How you control the by-pass or even whether or not you use a by-pass is determined by the pump characteristics.  For instance, low Ns pumps run smoothly at no flow, they only need cooling flow so a small continuous by-pass with no control valve works fine.  If pump is quickly damaged by no-flow then you not only need by-pass, but you need redundancy of some type to ensure there can be no problem, preferably a shut-down control with alarm.

Pilot operated pressure relief valve works very well if suitable for your work, high accuracy and reliability, easy service and adjustment.

The Yarway valve I know nothing about, what is it?


RE: Pump with closed Discharge - Control system

Yarway ARC valves are good on clean service and gasoline would qualify for this condition.  

I would definitely look at them.  For this size of pump, I would not use a continuous flow through a restriction orifice, the pumping costs would be significant and you'd have to oversize your pump to handle both the continuous recycle and the loading rate.

What is the head?  For loading gasoline into trucks, I wouldn't expect you would need more than 30 to 50 psi DP across the pump.

You could also install a control loop that would recycle gasoline back to the storage tanks when the flow through the pump is less than the recommended minimum.  This design needs a flow meter and a control valve which you can compare against the cost of a Yarway ARC valve.

In the two locations I have worked in where they had these types of pumps, the pumps did not have a minimum flow.  The pumps were simply automatically started and stopped based on pressure.  They were a vertical pump and had given both sites no problems with this type of operation.  I can't quantify right now how long they would allow them to run deadheaded before stopping them, I don't believe it was very long but I can likely get some information if you are interested.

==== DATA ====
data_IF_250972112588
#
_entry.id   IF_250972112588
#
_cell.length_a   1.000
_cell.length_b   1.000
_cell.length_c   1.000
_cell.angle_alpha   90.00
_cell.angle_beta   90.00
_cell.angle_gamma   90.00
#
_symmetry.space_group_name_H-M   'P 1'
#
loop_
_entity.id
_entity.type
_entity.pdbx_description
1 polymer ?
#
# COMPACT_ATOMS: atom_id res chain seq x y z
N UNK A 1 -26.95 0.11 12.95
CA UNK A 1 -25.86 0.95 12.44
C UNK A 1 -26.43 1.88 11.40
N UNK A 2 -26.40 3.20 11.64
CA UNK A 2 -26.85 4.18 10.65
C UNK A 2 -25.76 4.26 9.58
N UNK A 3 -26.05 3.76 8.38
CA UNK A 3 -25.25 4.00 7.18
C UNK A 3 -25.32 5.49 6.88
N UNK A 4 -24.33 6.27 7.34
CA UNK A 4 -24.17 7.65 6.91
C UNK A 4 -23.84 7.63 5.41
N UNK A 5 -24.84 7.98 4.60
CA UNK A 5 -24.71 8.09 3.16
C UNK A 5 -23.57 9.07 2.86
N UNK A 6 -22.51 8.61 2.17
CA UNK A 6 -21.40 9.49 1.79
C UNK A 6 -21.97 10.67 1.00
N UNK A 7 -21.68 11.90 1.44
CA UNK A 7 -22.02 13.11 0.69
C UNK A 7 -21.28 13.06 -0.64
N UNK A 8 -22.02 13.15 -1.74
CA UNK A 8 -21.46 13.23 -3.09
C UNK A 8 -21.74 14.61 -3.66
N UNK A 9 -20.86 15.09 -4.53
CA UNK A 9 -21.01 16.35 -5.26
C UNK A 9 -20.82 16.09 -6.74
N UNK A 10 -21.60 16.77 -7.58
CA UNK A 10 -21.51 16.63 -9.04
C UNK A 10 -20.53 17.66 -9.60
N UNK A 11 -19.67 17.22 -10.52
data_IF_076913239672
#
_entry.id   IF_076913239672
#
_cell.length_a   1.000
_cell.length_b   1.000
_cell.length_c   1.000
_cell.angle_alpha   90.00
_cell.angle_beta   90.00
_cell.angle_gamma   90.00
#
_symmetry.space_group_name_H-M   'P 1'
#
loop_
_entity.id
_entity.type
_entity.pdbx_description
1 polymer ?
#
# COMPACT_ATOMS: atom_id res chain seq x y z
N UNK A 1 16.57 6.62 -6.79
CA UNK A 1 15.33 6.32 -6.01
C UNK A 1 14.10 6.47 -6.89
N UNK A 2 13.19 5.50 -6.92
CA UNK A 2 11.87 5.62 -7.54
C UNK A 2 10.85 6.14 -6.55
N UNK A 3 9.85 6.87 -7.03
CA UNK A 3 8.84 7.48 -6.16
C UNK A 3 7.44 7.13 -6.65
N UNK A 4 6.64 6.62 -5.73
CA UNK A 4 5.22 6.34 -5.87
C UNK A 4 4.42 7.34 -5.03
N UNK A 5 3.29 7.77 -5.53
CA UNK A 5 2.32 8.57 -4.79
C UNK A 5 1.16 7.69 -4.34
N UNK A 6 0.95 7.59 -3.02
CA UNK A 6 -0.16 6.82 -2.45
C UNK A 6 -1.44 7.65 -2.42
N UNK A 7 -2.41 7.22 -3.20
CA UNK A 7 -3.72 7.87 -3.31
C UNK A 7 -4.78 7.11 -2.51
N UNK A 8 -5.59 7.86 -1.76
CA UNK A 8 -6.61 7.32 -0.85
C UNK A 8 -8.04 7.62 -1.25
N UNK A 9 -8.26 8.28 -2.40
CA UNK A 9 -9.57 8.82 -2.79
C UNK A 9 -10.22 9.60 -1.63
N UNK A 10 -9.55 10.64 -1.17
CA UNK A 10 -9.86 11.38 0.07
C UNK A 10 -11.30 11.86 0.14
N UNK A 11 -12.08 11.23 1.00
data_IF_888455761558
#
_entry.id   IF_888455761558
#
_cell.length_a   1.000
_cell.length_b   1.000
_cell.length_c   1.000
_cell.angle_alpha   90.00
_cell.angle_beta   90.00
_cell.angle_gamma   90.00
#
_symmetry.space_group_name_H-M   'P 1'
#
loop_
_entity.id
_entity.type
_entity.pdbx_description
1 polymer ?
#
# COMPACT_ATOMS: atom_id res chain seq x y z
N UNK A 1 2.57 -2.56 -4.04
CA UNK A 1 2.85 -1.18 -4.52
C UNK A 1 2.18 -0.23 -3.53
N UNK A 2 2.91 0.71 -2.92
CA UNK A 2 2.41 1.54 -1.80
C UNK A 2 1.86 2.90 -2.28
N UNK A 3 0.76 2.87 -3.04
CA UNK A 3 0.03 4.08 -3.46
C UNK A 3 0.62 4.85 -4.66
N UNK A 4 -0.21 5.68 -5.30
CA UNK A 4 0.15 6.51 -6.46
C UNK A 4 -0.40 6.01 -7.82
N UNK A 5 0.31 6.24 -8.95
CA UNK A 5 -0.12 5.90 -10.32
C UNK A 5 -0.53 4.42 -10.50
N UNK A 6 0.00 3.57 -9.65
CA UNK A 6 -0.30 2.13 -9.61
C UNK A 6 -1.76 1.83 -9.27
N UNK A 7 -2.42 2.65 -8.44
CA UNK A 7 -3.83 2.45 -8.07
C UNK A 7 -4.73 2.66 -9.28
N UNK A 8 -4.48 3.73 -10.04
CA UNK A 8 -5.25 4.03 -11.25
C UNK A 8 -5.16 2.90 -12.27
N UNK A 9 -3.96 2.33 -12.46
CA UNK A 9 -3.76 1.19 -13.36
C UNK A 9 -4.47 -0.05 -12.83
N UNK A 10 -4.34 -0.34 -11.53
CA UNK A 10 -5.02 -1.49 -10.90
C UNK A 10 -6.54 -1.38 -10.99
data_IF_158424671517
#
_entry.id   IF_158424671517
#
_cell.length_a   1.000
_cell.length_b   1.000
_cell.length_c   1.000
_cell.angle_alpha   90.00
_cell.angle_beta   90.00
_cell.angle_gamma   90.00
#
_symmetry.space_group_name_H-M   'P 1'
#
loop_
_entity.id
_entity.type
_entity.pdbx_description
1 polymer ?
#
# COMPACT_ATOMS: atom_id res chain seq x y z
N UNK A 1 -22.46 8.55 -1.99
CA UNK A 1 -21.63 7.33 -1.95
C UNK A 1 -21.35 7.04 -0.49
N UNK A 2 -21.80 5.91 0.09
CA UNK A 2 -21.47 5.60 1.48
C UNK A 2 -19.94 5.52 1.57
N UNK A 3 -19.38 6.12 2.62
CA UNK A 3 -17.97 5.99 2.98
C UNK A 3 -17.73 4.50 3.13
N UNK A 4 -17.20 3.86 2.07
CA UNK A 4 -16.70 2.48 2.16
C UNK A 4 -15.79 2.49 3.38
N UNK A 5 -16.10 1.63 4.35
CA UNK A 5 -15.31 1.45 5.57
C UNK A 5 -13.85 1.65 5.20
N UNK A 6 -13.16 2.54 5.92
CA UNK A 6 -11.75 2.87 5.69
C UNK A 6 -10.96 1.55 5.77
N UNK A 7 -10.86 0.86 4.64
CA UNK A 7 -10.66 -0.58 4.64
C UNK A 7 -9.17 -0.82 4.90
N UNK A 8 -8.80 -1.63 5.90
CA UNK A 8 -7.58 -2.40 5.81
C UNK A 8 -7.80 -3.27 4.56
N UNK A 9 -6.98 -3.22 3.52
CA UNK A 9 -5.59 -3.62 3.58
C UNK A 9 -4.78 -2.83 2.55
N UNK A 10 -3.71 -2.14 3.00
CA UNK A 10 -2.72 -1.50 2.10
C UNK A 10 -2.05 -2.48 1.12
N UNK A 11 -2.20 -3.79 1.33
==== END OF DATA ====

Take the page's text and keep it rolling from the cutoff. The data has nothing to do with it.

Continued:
RE: Pump with closed Discharge - Control system


The minimum flow for this pump was given by the manufacturer. I agree that a continuous bypass should not be used. With regards to automatic start and stop that is not an option because of the high frequency of starts/stop per hour. After weighing the cost of a conventional control system and the yarway valve, the latter is cheaper. I would therefore use the Yarway valve as suggested by you.

However, I was quoted a 6" valve(based on hydraulic requirements) to be used on an 8" line (pump discharge). Do you forsee any problem with this arrangement? Additionally, I were told of having a back pressure regulator on the bypass line which will be piped back to the storage tank. Do you think this is required for the system?
I am not to clear as to when this back pressure regulator should be used.
Pump Diff. Pressure = 40 psi at normal operation
Suction Pressure = 30 psi
Vapour Pressure = 7.3 psig
Best Regards

RE: Pump with closed Discharge - Control system

The 6" line sounds quite reasonable.  The 8" line is sized for your discharge flow of 1440 gpm while the recyle line would be sized for the pump minimum flow of 700 gpm.  Pressure drop on the recycle line isn't as much of an issue since if you don't take the pressure drop in line losses, you'll simply take it across the ARC.

It's not clear to me where they are recommended this backpressure controller, downstream of the ARC?  I have a feeling you have mislead them perhaps with your vapor pressure of 7.3 psig and they are trying to prevent flashing in their valve.  The vapor pressure of gasoline is in that range but in units of Reid vapor pressure, its true vapor pressure is less than atmospheric.

RE: Pump with closed Discharge - Control system

Are they not recommending the backpressure controller to prevent discharge cavitation at the outlet of the recycle line on the Yarway valve?

That sounds like displacing the problem.  Since once you will install a backpressure controller after the yarway valve the same problem will be happening after the backpressure controller.

Question I have is how do you close valves when you will be changing from one wagon to the next? Are your valve actuated or are valve closed manually?  If they are actuated can you not just install a bypass orriffice and an actuated bypass valve that will open as the other valves are being closed.

Best Regards